Archbishop Desmond Tutu Mural on Longmarket Street in Cape Town File picture: Tracey Adams/African News Agency (ANA)
Archbishop Desmond Tutu Mural on Longmarket Street in Cape Town File picture: Tracey Adams/African News Agency (ANA)

Archbishop Desmond Tutu’s top 7 defining moments

By Logan Marshall Time of article published Oct 7, 2021

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Born Desmond Mpilo Tutu on October 7, 1931, in Klerksdorp, the Anglican cleric received the Nobel Prize for Peace in 1984 for his non-violent role in opposing apartheid in South Africa. On Thursday, the international community joins South Africa in celebrating his milestone 90th birthday.

Tutu, fondly known as the “Arch” and for his infectious giggle and humanity, was born of Xhosa and Tswana parents and was educated in mission schools at which his father taught. Although he initially wanted a medical career, Tutu was unable to afford the training costs and instead became a schoolteacher in 1955. He resigned in 1957 to become a priest.

In July 1955, Tutu married Nomalizo Leah Shenxane, a teacher who was taught by his father. They had four children: Trevor Armstrong Thamsanqa Tutu, Theresa Ursula Thandeka Tutu, Naomi Nontombi Tutu and Mpho Andrea Tutu.

Following his retirement from the Anglican Church in 1996, Tutu still continues to champion various human rights causes through his foundation. Here are seven of the defining moments in the 90-year-old Tutu’s life:

The day he first saw Trevor Huddleston

When a white man tipped his hat in a show of respect to Desmond Tutu’s mother, who was a domestic worker, on a sidewalk during the dark days of apartheid, it changed the nine-year-old’s life forever. His mother told him that the man was an Anglican priest, and this led Tutu to decide to become an Anglican priest too, ’’a man of God”.

That man was Trevor Huddleston, who was fiercely opposed to apartheid. When Tutu came down with tuberculosis at the age of 14, Huddleston brought him books and supported him for months (Tutu would name his first child Trevor). Huddleston later became a mentor to Tutu in his commitment to the equality of all human beings.

Refused to take part in apartheid education

In 1954, Tutu had obtained a teaching diploma from the Pretoria Bantu Normal College and later completed a Bachelor of Arts degree at Unisa. After three years as a teacher, Tutu quit in protest of the Bantu Education Act of 1953, which he saw as the apartheid government’s efforts to deliberately create an inferior system for black students.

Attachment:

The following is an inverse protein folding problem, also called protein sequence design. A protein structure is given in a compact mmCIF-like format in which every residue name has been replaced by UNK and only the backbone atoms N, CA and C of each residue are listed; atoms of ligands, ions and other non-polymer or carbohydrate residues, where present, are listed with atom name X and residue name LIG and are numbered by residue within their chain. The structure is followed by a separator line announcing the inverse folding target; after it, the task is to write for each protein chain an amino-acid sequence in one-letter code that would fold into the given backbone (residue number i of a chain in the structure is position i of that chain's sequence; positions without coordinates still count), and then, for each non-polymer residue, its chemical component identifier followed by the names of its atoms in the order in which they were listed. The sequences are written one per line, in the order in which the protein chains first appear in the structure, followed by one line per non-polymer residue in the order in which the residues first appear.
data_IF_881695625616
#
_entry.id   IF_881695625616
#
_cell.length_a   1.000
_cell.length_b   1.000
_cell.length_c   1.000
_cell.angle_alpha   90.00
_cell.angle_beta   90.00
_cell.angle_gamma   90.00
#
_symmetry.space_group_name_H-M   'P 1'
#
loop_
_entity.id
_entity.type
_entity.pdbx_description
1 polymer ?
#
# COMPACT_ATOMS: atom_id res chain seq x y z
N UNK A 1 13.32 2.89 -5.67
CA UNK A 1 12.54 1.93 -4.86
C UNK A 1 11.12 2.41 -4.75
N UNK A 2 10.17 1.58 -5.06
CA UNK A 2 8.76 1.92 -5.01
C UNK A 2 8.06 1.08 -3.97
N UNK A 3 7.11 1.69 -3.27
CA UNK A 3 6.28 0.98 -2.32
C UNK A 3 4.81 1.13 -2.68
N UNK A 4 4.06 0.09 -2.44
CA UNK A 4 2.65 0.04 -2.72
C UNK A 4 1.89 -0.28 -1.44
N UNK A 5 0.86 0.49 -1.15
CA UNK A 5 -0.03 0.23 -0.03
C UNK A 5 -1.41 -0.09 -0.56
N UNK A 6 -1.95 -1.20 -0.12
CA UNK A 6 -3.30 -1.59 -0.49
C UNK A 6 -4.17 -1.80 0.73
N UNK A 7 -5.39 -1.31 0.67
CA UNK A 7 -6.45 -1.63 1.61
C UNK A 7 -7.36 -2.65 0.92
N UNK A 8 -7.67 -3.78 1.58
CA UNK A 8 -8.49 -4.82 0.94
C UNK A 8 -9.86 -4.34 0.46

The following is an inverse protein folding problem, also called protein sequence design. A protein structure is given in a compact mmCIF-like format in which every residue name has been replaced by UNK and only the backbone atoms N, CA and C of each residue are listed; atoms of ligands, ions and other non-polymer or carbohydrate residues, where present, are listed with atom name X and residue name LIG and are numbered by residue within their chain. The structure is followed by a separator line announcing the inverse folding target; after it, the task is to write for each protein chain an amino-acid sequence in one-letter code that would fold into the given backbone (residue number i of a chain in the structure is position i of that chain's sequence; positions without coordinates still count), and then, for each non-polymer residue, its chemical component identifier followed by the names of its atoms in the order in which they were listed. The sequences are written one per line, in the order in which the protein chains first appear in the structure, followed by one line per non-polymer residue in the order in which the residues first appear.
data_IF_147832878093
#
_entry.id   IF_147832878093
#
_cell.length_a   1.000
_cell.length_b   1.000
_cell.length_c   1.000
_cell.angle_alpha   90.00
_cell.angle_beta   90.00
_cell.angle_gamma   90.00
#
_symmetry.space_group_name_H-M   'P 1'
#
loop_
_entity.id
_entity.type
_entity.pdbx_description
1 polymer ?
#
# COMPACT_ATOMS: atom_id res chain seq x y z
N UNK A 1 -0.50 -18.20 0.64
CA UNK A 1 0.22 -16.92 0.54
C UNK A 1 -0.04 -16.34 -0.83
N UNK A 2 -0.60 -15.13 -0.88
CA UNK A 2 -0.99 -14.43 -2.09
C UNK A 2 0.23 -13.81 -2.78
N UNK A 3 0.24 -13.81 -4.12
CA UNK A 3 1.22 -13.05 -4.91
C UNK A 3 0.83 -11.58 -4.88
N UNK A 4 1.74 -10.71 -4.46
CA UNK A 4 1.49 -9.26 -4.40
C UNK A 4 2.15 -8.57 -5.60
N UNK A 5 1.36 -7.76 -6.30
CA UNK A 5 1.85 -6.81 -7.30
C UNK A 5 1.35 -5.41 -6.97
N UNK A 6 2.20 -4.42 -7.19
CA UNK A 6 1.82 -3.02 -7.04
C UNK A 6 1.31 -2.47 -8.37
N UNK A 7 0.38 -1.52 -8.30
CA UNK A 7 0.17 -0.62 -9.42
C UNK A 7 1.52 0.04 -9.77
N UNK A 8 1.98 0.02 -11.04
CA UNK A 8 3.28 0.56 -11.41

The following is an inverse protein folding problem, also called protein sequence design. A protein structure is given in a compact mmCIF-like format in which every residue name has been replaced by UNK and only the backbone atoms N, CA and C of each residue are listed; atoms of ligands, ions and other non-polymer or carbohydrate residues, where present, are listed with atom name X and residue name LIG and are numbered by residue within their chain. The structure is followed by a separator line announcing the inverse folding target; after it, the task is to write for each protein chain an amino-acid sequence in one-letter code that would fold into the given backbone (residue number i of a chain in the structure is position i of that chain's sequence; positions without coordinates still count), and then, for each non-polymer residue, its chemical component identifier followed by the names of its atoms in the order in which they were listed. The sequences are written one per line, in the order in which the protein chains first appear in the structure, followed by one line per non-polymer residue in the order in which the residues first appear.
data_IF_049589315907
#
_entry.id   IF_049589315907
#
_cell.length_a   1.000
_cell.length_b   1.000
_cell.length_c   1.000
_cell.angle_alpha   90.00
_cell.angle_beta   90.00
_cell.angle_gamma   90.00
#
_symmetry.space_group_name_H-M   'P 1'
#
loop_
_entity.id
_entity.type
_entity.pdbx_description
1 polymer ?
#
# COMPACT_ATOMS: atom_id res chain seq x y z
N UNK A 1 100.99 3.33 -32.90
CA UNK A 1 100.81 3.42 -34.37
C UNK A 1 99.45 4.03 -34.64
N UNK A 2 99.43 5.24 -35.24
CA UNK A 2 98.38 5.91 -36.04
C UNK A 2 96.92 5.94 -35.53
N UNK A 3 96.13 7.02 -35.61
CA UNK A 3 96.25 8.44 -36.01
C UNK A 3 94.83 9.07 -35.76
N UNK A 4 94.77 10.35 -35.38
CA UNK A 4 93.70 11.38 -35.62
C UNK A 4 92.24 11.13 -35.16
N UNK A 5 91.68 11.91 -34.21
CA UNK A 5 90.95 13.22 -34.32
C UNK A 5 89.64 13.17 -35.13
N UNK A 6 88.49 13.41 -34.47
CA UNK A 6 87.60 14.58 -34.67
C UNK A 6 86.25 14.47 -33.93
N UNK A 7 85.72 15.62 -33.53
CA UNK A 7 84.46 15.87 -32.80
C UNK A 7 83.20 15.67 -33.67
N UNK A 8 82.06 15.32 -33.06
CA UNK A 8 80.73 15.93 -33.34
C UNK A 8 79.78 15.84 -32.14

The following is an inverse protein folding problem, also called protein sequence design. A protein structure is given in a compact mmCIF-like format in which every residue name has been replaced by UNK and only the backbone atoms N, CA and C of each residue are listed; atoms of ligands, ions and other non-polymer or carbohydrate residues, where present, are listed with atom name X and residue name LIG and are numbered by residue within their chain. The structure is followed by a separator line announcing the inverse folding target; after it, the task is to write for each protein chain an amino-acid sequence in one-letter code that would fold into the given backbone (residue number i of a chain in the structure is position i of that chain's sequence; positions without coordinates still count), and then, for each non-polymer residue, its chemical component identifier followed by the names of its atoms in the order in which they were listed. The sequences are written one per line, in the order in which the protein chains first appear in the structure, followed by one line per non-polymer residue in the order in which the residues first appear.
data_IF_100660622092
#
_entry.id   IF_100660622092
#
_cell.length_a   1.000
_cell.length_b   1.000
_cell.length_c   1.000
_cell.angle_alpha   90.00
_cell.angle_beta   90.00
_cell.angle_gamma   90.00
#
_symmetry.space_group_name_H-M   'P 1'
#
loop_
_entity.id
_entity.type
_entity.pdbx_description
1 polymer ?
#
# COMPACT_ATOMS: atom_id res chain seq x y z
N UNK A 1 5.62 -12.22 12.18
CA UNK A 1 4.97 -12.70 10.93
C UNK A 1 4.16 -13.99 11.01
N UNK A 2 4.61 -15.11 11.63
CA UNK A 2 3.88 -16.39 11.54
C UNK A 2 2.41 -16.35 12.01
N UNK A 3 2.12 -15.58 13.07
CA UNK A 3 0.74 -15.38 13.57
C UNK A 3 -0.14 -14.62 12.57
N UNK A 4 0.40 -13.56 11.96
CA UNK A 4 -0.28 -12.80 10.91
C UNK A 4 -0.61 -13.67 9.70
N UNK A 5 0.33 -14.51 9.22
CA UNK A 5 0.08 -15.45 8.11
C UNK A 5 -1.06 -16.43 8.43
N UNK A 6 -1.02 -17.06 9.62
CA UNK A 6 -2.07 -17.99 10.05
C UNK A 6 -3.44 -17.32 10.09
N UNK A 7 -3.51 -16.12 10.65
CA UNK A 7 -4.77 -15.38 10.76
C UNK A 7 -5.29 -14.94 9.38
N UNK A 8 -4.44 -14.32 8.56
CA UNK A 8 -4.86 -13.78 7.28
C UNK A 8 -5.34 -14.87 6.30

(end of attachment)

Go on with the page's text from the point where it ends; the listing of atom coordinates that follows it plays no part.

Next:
Ordained as a priest

Having left teaching, Tutu enrolled at St Peter’s Theological College. He was ordained as a deacon in 1960 and became a priest in 1961. In 1962 he moved to London, where he completed his Honours and Master’s degrees in Theology at King’s College in 1966.

Spoke out against apartheid

He used his status as a preacher to support those disenfranchised by the political system. Tutu was the Bishop of the Anglican Church in Lesotho and became the general secretary of the South African Council of Churches. He labelled the regime “evil and unchristian”, called for equal rights for all South Africans and demanded the discontinuation of apartheid laws and forced relocations.

In 1976, Tutu wrote a letter to then prime minister John Vorster alluding to a possible uprising. Soon after on June 16, a series of demonstrations and protests led by black schoolchildren in Soweto shook the country.

Due to his outspokenness, the apartheid government revoked his passport an he was harassed by the state security police. Due to international pressure, the government was forced to reissue his passport and Tutu continued to drum up support for the anti-apartheid movement around the world.

Awarded Nobel Prize for Peace

In 1984, Tutu was awarded the Nobel Prize for Peace in honour of his efforts to end apartheid in a non-violent manner – the first South African to receive the accolade since Albert Luthuli in 1961. In his Nobel Lecture in 1984, Tutu was famously outspoken about the apartheid government.

Elected Archbishop of Cape Town

In 1985, Tutu was appointed the Bishop of Johannesburg and a year later became the first black cleric to lead the Anglican Church in South Africa when he was named Archbishop of Cape Town. From 1987 to 1997, he served as president of the All Africa Conference of Churches.

Four years after his appointment, Nelson Mandela was released from prison. Desmond Tutu officially retired from his position in the Anglican Church in 1996, became an Archbishop Emeritus and went on to establish the Desmond Tutu Peace Trust.

Chairs Truth and Reconciliation Commission

Following South Africa’s first multiracial, democratic elections in 1994, President Nelson Mandela appointed Tutu to chair the country’s Truth and Reconciliation Commission. The commission was set up to investigate human rights violations under apartheid, enabling victims to share their stories of violence and oppression.

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